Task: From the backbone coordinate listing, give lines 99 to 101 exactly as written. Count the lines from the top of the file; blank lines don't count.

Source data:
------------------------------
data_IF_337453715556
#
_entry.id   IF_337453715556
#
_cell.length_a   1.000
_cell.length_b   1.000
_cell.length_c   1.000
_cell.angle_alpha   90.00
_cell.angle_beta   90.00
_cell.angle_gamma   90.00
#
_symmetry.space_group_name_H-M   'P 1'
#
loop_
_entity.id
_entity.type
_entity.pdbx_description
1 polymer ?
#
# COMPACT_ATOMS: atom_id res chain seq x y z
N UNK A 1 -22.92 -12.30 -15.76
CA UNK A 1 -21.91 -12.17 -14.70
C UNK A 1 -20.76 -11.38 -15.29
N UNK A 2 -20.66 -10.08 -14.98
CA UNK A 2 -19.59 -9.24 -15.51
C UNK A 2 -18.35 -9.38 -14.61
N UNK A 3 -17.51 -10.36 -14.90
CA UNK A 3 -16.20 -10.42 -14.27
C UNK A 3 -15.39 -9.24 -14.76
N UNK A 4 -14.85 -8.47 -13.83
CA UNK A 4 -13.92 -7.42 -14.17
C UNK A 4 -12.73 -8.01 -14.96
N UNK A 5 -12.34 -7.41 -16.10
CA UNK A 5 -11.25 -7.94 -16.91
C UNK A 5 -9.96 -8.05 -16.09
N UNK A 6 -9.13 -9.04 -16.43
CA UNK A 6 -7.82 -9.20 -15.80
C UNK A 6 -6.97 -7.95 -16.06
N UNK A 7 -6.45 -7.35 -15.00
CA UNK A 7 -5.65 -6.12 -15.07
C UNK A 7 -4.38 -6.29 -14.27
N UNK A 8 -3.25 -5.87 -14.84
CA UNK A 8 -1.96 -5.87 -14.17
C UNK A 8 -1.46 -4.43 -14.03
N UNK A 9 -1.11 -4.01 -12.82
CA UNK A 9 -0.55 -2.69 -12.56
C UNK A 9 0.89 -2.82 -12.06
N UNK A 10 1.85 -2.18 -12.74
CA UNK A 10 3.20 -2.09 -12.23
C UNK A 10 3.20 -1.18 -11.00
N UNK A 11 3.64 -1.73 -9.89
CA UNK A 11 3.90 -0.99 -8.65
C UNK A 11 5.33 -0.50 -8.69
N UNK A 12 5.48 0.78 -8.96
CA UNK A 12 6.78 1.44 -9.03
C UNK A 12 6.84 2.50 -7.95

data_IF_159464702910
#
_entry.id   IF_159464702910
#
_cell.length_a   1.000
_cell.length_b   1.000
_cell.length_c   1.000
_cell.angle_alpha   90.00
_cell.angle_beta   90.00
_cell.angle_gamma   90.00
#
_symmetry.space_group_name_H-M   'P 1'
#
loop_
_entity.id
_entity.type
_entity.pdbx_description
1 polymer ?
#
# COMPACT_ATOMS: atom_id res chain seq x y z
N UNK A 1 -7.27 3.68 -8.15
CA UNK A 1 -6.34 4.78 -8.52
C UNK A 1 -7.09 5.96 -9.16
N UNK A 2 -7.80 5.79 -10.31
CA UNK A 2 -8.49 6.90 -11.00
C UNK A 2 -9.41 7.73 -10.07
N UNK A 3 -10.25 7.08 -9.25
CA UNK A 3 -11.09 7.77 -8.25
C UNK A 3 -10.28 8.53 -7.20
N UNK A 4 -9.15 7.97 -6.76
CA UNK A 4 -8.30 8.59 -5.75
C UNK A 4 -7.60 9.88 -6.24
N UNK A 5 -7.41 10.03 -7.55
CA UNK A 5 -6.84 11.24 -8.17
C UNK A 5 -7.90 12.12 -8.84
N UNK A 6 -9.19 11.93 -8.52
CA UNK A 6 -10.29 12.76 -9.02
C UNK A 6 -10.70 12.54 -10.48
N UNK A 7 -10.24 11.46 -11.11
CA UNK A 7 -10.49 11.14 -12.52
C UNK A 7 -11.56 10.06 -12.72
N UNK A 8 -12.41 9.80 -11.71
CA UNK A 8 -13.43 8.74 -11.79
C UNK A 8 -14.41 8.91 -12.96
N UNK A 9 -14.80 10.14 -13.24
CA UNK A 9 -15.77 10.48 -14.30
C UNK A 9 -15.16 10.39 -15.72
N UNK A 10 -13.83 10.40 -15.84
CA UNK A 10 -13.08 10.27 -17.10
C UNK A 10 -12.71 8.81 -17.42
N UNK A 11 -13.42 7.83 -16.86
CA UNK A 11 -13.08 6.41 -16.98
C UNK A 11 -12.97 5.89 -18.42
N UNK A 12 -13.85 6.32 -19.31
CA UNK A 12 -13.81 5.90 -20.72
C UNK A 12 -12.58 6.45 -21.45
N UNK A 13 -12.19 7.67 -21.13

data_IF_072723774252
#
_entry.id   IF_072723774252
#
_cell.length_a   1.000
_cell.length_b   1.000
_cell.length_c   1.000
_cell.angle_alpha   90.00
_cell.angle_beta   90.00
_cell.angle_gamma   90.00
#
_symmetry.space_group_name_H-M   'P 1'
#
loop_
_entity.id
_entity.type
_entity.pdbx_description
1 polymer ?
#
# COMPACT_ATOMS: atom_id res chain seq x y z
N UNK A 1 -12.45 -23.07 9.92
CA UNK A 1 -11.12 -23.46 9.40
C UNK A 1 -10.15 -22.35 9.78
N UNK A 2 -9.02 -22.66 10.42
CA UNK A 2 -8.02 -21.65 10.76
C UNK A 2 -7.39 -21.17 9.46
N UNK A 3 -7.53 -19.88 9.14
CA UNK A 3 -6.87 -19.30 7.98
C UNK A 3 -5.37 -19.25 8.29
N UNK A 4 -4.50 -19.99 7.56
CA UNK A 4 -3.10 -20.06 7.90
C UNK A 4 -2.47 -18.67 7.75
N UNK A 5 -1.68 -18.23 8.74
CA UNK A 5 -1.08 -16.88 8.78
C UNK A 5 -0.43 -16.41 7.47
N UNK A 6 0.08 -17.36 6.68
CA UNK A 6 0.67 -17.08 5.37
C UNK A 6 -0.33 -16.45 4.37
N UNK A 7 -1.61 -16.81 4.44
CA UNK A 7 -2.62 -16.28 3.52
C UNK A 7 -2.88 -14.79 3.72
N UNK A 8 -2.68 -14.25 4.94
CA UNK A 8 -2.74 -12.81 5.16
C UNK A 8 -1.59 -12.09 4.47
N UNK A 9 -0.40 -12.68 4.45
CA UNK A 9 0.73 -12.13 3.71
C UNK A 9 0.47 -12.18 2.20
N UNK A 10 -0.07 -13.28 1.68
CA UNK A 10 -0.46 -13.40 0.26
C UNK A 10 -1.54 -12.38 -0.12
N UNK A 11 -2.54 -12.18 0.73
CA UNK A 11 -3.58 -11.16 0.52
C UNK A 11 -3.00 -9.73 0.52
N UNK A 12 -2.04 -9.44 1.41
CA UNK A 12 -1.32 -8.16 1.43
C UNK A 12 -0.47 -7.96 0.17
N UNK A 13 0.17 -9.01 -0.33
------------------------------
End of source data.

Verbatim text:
CA UNK A 8 -13.43 8.74 -11.79
C UNK A 8 -14.41 8.91 -12.96
N UNK A 9 -14.80 10.14 -13.24